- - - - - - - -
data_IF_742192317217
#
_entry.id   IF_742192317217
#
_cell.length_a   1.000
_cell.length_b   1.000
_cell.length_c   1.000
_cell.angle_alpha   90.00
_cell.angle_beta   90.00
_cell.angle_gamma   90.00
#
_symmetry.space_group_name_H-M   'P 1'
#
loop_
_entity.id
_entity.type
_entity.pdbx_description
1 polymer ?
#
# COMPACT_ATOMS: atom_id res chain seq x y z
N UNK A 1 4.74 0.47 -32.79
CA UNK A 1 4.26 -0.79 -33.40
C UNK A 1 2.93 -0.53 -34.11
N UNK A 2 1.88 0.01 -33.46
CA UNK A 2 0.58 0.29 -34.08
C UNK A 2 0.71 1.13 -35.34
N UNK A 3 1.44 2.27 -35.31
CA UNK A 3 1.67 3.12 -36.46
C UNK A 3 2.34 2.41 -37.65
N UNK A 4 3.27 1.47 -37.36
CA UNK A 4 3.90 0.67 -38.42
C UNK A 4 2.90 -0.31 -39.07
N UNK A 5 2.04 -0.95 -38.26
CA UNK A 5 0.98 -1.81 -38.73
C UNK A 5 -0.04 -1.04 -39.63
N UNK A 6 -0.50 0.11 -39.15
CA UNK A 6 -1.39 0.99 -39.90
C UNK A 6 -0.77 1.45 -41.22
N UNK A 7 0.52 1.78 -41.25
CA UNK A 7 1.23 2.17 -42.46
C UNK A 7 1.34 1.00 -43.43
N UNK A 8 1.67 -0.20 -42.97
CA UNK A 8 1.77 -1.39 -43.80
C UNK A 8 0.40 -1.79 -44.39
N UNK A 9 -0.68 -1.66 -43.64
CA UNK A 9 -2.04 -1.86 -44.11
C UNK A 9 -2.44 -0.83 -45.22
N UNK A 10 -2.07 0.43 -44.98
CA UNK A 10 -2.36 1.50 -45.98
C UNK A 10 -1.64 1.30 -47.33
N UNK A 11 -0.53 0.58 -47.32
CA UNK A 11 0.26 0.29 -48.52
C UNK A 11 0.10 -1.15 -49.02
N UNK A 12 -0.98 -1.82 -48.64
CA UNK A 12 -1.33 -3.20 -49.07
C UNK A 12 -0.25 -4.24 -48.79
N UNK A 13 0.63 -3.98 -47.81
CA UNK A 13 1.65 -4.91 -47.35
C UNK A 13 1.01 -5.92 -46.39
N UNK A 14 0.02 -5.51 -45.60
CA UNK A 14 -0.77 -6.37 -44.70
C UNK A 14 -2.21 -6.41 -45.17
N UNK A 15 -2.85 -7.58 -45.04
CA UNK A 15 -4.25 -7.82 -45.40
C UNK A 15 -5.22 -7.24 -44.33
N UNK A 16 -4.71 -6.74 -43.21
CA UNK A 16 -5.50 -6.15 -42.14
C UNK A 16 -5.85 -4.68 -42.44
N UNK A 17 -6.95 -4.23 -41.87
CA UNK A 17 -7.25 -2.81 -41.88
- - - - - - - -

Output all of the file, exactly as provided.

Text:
data_IF_742192317217
#
_entry.id   IF_742192317217
#
_cell.length_a   1.000
_cell.length_b   1.000
_cell.length_c   1.000
_cell.angle_alpha   90.00
_cell.angle_beta   90.00
_cell.angle_gamma   90.00
#
_symmetry.space_group_name_H-M   'P 1'
#
loop_
_entity.id
_entity.type
_entity.pdbx_description
1 polymer ?
#
# COMPACT_ATOMS: atom_id res chain seq x y z
N UNK A 1 4.74 0.47 -32.79
CA UNK A 1 4.26 -0.79 -33.40
C UNK A 1 2.93 -0.53 -34.11
N UNK A 2 1.88 0.01 -33.46
CA UNK A 2 0.58 0.29 -34.08
C UNK A 2 0.71 1.13 -35.34
N UNK A 3 1.44 2.27 -35.31
CA UNK A 3 1.67 3.12 -36.46
C UNK A 3 2.34 2.41 -37.65
N UNK A 4 3.27 1.47 -37.36
CA UNK A 4 3.90 0.67 -38.42
C UNK A 4 2.90 -0.31 -39.07
N UNK A 5 2.04 -0.95 -38.26
CA UNK A 5 0.98 -1.81 -38.73
C UNK A 5 -0.04 -1.04 -39.63
N UNK A 6 -0.50 0.11 -39.15
CA UNK A 6 -1.39 0.99 -39.90
C UNK A 6 -0.77 1.45 -41.22
N UNK A 7 0.52 1.78 -41.25
CA UNK A 7 1.23 2.17 -42.46
C UNK A 7 1.34 1.00 -43.43
N UNK A 8 1.67 -0.20 -42.97
CA UNK A 8 1.77 -1.39 -43.80
C UNK A 8 0.40 -1.79 -44.39
N UNK A 9 -0.68 -1.66 -43.64
CA UNK A 9 -2.04 -1.86 -44.11
C UNK A 9 -2.44 -0.83 -45.22
N UNK A 10 -2.07 0.43 -44.98
CA UNK A 10 -2.36 1.50 -45.98
C UNK A 10 -1.64 1.30 -47.33
N UNK A 11 -0.53 0.58 -47.32
CA UNK A 11 0.26 0.29 -48.52
C UNK A 11 0.10 -1.15 -49.02
N UNK A 12 -0.98 -1.82 -48.64
CA UNK A 12 -1.33 -3.20 -49.07
C UNK A 12 -0.25 -4.24 -48.79
N UNK A 13 0.63 -3.98 -47.81
CA UNK A 13 1.65 -4.91 -47.35
C UNK A 13 1.01 -5.92 -46.39
N UNK A 14 0.02 -5.51 -45.60
CA UNK A 14 -0.77 -6.37 -44.70
C UNK A 14 -2.21 -6.41 -45.17
N UNK A 15 -2.85 -7.58 -45.04
CA UNK A 15 -4.25 -7.82 -45.40
C UNK A 15 -5.22 -7.24 -44.33
N UNK A 16 -4.71 -6.74 -43.21
CA UNK A 16 -5.50 -6.15 -42.14
C UNK A 16 -5.85 -4.68 -42.44
N UNK A 17 -6.95 -4.23 -41.87
CA UNK A 17 -7.25 -2.81 -41.88